"It's amazing how much progress we've made given that the first of these measurements weren't made until a couple of years into the Spitzer mission," Werner said. "So I think that would be at the top of most everybody's list."

Astronomers have detected more than 340 exoplanets so far, but that number is expected to balloon when NASA's Kepler planet-hunting telescope begins combing through nearby stars searching for new worlds.

Kepler was launched last month and should begin regular science operations in the next few weeks. Spitzer will be there to help in the pursuit.

Exoplanet studies could be Spitzer's No. 1 legacy so far, according to Werner.

Spitzer has also proven to be an important ally of other NASA missions, including the Hubble Space Telescope, another member of the Great Observatories program.

Spitzer, Hubble, the Compton Gamma Ray Observatory and the Chandra X-ray Observatory were developed to give scientists a clear picture of the universe across a wide swath of light spectra.

"I think the other thing that we've done that's been very surprising was to show that Spitzer can look as far back in space and time as Hubble can," Werner said. "The combination of the Spitzer and Hubble observations of very distant galaxies tells us a lot about how galaxies formed and evolved in the early universe. We'll be doing more of that type of science as well during the warm mission."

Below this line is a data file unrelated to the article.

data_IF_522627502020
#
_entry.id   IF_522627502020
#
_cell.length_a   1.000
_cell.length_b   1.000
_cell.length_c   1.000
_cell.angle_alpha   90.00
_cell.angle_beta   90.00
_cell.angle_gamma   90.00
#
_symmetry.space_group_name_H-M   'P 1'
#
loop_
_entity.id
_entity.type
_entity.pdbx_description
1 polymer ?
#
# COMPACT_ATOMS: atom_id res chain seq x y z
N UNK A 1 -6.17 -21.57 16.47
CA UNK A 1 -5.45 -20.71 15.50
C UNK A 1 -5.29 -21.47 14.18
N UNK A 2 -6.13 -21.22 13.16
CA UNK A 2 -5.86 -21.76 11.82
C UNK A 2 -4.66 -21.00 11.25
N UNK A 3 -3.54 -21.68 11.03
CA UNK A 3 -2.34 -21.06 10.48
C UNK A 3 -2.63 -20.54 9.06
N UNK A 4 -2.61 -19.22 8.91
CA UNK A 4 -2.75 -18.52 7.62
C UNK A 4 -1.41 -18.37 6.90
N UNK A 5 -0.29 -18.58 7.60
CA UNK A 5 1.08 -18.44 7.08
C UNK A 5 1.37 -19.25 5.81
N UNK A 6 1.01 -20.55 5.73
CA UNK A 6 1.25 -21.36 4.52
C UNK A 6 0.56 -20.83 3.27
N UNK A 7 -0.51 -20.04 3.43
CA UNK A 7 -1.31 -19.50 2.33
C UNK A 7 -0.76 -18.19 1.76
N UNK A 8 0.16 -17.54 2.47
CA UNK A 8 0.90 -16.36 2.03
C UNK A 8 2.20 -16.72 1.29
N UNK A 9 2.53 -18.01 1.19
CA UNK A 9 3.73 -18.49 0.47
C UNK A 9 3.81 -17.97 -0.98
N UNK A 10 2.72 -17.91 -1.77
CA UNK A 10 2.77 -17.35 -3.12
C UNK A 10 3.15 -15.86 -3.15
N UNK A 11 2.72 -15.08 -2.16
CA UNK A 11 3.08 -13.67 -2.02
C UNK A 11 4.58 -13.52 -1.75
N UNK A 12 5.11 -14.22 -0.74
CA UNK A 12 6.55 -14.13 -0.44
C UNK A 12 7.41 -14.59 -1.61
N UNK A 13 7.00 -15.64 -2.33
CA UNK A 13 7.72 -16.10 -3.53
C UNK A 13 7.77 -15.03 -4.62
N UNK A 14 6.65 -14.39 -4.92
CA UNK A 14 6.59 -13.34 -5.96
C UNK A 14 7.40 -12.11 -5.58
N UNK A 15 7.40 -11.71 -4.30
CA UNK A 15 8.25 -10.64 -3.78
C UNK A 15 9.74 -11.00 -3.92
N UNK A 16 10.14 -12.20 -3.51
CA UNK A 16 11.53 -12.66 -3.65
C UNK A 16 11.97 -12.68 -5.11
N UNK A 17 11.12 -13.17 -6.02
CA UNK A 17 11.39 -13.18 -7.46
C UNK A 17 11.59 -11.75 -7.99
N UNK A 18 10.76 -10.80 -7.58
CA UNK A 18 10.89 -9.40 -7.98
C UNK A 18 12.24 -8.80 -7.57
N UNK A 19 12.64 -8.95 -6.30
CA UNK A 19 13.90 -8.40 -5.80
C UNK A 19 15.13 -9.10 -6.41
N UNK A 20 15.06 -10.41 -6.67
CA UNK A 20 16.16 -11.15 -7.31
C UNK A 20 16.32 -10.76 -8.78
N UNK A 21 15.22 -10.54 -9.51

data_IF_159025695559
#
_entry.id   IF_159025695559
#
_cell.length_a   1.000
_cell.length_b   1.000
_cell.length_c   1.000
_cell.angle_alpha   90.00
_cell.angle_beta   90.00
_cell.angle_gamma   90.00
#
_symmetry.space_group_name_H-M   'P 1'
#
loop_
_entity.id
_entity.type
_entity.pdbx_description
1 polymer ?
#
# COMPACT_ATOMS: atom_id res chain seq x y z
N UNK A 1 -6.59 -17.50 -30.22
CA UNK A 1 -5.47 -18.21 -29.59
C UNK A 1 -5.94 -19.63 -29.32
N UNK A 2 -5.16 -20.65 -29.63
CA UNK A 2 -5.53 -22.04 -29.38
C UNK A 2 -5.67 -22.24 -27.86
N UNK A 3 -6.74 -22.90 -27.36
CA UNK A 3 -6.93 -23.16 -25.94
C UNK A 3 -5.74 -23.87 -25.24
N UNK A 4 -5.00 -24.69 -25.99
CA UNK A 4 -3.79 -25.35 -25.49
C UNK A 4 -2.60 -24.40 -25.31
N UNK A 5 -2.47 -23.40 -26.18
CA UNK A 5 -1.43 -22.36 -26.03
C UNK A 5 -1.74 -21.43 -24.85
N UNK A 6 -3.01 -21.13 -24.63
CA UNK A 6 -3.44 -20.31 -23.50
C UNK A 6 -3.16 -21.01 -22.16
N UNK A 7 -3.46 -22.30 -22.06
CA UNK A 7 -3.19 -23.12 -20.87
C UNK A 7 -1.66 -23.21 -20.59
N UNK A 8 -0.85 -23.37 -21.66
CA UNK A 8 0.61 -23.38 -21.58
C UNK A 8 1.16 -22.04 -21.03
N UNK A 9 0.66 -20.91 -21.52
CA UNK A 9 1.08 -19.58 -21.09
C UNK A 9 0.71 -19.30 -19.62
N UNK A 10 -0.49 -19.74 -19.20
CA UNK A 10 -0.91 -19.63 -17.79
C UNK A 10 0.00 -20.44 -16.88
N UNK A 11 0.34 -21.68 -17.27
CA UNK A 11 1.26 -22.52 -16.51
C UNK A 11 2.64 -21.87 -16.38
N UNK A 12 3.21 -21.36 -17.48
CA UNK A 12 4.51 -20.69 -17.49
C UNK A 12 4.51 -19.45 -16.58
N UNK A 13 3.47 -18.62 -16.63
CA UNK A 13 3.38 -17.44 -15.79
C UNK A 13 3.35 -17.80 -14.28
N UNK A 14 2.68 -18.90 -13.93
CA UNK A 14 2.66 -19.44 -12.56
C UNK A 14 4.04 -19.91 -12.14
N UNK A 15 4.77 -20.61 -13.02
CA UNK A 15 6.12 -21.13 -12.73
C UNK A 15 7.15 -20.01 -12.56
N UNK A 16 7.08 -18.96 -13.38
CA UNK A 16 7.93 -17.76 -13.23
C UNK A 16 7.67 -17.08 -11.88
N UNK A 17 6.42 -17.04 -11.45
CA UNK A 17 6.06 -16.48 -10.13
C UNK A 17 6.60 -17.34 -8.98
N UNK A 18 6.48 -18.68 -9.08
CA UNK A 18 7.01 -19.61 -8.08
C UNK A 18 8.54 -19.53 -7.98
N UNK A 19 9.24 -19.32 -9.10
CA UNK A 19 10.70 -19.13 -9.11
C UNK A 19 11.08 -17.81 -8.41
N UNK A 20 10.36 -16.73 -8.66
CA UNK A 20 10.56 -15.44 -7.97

Unlike Hubble, Spitzer is circling the sun in an Earth-trailing orbit that gradually takes it further from the planet each year.

The craft is currently about 51 million miles from Earth, a distance that increases by more than 10 million miles each year, officials said.

"Spitzer is getting further away from the Earth every day," Werner said. "At the end of 2013, we're so far away that we're not able to communicate under safe mode conditions. If there was an anomaly or something, we would pretty much have our hands tied."

But operating through 2013 would require new funding for Spitzer, which is currently only approved for the next two years.

The telescope has cost more than $1.1 billion so far, including about $400 million in operations costs, Wilson said.

Managers plan to cut the mission's staff in half for the warm mission to help save money.

The James Webb Space Telescope, conceived as a successor to both Spitzer and Hubble, should be able to take over observations by 2013.

"It would be a natural end for the Spitzer mission," Werner said.